Salzburg is an old European city. By historical standards, he entered Austria recently, and this left an imprint on architecture, culture and even culinary traditions. Tourists are attracted here by the narrow streets of the city and the intricate Baroque facades of ancient buildings, especially picturesque from the top of the Festungberg, to which the cable car leads. Along with the usual museums and galleries, there are several interactive exhibits. According to petwithsupplies, Salzburg is one of the largest cities in Austria.
In winter, Salzburg becomes the starting point for skiers seeking the resorts of the Austrian Alps.
A kind of symbol of the city is the world-famous composer Wolfgang Amadeus Mozart. The place where he was born is one of the main tourist attractions. Not only streets, squares and exhibitions are named after the virtuoso musician, but also numerous coffee houses, shops, sweets and even liquor.
Salzburg has several tourist centers located in different parts of the city:
- Info-Terminal Flughafen at the airport.
- Tourist Info – Mozartplatz at Mozartplatz 5. Opening hours: low season: Monday-Saturday – 9:00-18:00, high season: Monday-Sunday – 9:00-19:00.
- Tourist Info at the railway station, Bahnhofsvorplatz. Opening hours: low season: Monday-Sunday – 9:00-18:00, high season: Monday-Sunday – 8:30-20:00.
- Tourist Info in the south of the city (Salzburg-Sud), address: Alpenstraße, P+R-Platz.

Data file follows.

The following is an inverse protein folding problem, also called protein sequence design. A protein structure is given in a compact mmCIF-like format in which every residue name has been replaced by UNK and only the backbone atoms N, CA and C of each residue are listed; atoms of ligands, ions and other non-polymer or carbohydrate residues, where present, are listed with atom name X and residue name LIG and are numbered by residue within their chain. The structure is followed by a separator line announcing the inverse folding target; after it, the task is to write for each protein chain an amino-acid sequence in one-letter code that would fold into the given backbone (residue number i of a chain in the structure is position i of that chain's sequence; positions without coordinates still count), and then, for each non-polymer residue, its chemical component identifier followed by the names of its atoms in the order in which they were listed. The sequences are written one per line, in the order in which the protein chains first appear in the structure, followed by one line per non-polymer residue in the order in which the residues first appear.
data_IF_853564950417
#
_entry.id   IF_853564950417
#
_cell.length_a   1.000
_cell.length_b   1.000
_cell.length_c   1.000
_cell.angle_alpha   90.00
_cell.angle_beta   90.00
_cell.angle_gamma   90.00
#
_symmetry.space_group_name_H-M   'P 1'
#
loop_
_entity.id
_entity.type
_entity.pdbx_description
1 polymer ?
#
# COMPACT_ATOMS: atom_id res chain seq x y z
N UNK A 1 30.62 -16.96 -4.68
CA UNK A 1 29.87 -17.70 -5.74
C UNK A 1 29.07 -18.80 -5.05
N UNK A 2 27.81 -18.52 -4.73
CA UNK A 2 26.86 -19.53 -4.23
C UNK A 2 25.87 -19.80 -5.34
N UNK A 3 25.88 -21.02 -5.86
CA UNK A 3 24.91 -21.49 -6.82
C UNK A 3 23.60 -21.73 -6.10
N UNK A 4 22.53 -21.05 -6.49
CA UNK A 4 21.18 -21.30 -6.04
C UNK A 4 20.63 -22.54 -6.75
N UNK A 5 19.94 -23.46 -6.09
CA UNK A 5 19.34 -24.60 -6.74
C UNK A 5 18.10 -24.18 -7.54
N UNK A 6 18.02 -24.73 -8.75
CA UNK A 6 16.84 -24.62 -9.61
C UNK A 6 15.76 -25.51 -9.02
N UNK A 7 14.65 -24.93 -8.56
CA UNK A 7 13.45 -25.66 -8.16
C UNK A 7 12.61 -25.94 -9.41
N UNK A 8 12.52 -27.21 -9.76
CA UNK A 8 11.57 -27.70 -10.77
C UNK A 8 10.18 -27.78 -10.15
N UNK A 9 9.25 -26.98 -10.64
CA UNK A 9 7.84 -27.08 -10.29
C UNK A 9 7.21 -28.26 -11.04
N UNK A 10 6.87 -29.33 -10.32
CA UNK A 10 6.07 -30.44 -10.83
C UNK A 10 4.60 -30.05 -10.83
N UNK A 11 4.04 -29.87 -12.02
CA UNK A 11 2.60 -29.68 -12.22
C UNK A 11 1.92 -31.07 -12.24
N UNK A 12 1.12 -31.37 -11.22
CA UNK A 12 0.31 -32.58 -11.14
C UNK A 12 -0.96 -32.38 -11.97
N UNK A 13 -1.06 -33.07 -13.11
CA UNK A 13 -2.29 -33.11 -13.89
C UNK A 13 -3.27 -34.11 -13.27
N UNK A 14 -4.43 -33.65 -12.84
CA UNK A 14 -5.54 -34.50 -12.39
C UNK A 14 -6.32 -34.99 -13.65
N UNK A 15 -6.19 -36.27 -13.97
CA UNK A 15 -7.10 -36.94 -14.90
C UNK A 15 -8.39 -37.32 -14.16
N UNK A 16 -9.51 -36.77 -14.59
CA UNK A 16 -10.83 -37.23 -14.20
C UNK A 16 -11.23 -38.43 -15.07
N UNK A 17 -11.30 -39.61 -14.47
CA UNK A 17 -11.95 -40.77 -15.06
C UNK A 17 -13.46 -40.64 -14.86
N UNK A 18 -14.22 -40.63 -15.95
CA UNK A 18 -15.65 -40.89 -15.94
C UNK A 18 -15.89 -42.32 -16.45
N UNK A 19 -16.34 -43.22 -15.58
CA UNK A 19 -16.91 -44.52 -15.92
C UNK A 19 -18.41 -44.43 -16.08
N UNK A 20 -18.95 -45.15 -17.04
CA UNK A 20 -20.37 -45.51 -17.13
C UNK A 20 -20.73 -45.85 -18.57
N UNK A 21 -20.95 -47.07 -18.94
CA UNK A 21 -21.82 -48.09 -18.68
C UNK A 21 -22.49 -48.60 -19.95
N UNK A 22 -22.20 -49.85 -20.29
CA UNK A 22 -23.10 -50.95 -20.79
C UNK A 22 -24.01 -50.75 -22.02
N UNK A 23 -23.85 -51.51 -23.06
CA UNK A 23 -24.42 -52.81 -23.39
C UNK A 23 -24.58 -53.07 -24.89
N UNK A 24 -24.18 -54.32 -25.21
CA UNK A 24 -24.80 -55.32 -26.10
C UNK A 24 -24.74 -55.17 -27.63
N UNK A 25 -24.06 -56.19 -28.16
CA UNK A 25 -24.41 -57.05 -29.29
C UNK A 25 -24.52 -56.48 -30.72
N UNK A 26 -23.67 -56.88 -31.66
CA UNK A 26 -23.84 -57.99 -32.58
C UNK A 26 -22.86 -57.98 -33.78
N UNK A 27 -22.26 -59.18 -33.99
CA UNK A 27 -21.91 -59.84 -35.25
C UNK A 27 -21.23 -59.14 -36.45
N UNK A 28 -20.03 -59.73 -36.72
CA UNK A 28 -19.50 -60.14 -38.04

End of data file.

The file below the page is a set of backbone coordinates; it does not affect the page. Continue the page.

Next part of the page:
Accommodation in Salzburg is represented mainly by hotels, there are several hostels, guest houses and apartments. Most of the hotels are 3 and 4 *, “fives” and options without “stars” are few. In many, even cheap rooms, breakfast is included in the price, and there are offers for those who prefer to cook on their own.
Prices in Salzburg hotels do not really depend on the location (only in the railway station area they are slightly lower). But on Christmas Eve and during the classical music festival, you need to be prepared to pay an order of magnitude more.
Salzburg is not a cheap city, and even for a place in a modest hostel you will have to pay 50 EUR per day. Prices in 3 * hotels start from 60 EUR for a double room and reach up to 150 EUR, accommodation in the “four” will cost 80-250 EUR, and the most expensive luxury options cost up to 350 EUR per night.
Most of the shops in Salzburg are located in the historic city center – on Getreidegasse and Judengasse streets. The largest shopping center is “Europark”. It works from Monday to Thursday from 9:00 to 19:30, on Fridays from 9:00 to 21:00, on Saturdays from 9:00 to 18:00. The rest of the shops are usually open from 10:00 to 18:00 on weekdays and from 10:00 to 17:00 on Saturdays, souvenir shops are open on Sundays, many have a lunch break of 1-2 hours.
Austria produces clothes and shoes of excellent quality. In the boutiques and shopping centers of the city of Salzburg, you can find goods of local and world brands – democratic and elite. However, in normal times, shopping here can cost a pretty penny, so it’s better to go for new clothes during the winter (December-February) and summer (July-August) sales – discounts reach up to 70%, it’s cheapest to buy in outlets.
As a gift, cosmetics, jewelry and bijouterie are usually brought from here (Swarovski crystals are in special demand). Cow bells and Tyrolean hats can be taken as inexpensive souvenirs. Those with a sweet tooth will be delighted with Mozartkugel chocolate and sweets with marzipan, and connoisseurs of good alcohol will not be indifferent to apricot schnapps, wines from nearby regions and Mozart liqueur.